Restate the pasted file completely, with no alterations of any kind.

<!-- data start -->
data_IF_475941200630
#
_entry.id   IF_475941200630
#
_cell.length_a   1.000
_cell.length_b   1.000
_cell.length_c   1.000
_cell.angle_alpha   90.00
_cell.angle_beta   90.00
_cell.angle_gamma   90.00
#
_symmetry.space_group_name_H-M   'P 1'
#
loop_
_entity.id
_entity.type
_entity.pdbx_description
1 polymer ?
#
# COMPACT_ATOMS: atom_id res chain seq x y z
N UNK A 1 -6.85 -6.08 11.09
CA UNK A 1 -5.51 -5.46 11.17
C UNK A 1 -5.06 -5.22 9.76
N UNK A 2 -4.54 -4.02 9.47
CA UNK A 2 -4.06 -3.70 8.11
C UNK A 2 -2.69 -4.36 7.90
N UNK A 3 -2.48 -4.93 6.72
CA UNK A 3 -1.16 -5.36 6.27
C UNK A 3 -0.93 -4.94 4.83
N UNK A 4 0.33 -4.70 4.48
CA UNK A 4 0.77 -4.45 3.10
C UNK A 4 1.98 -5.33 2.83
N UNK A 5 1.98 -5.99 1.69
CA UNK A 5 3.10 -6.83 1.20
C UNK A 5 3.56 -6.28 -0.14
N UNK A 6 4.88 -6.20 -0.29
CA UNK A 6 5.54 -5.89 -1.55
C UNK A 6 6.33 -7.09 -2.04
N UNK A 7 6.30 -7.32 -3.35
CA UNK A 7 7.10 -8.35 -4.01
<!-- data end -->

data_IF_475941200630
#
_entry.id   IF_475941200630
#
_cell.length_a   1.000
_cell.length_b   1.000
_cell.length_c   1.000
_cell.angle_alpha   90.00
_cell.angle_beta   90.00
_cell.angle_gamma   90.00
#
_symmetry.space_group_name_H-M   'P 1'
#
loop_
_entity.id
_entity.type
_entity.pdbx_description
1 polymer ?
#
# COMPACT_ATOMS: atom_id res chain seq x y z
N UNK A 1 -6.85 -6.08 11.09
CA UNK A 1 -5.51 -5.46 11.17
C UNK A 1 -5.06 -5.22 9.76
N UNK A 2 -4.54 -4.02 9.47
CA UNK A 2 -4.06 -3.70 8.11
C UNK A 2 -2.69 -4.36 7.90
N UNK A 3 -2.48 -4.93 6.72
CA UNK A 3 -1.16 -5.36 6.27
C UNK A 3 -0.93 -4.94 4.83
N UNK A 4 0.33 -4.70 4.48
CA UNK A 4 0.77 -4.45 3.10
C UNK A 4 1.98 -5.33 2.83
N UNK A 5 1.98 -5.99 1.69
CA UNK A 5 3.10 -6.83 1.20
C UNK A 5 3.56 -6.28 -0.14
N UNK A 6 4.88 -6.20 -0.29
CA UNK A 6 5.54 -5.89 -1.55
C UNK A 6 6.33 -7.09 -2.04
N UNK A 7 6.30 -7.32 -3.35
CA UNK A 7 7.10 -8.35 -4.01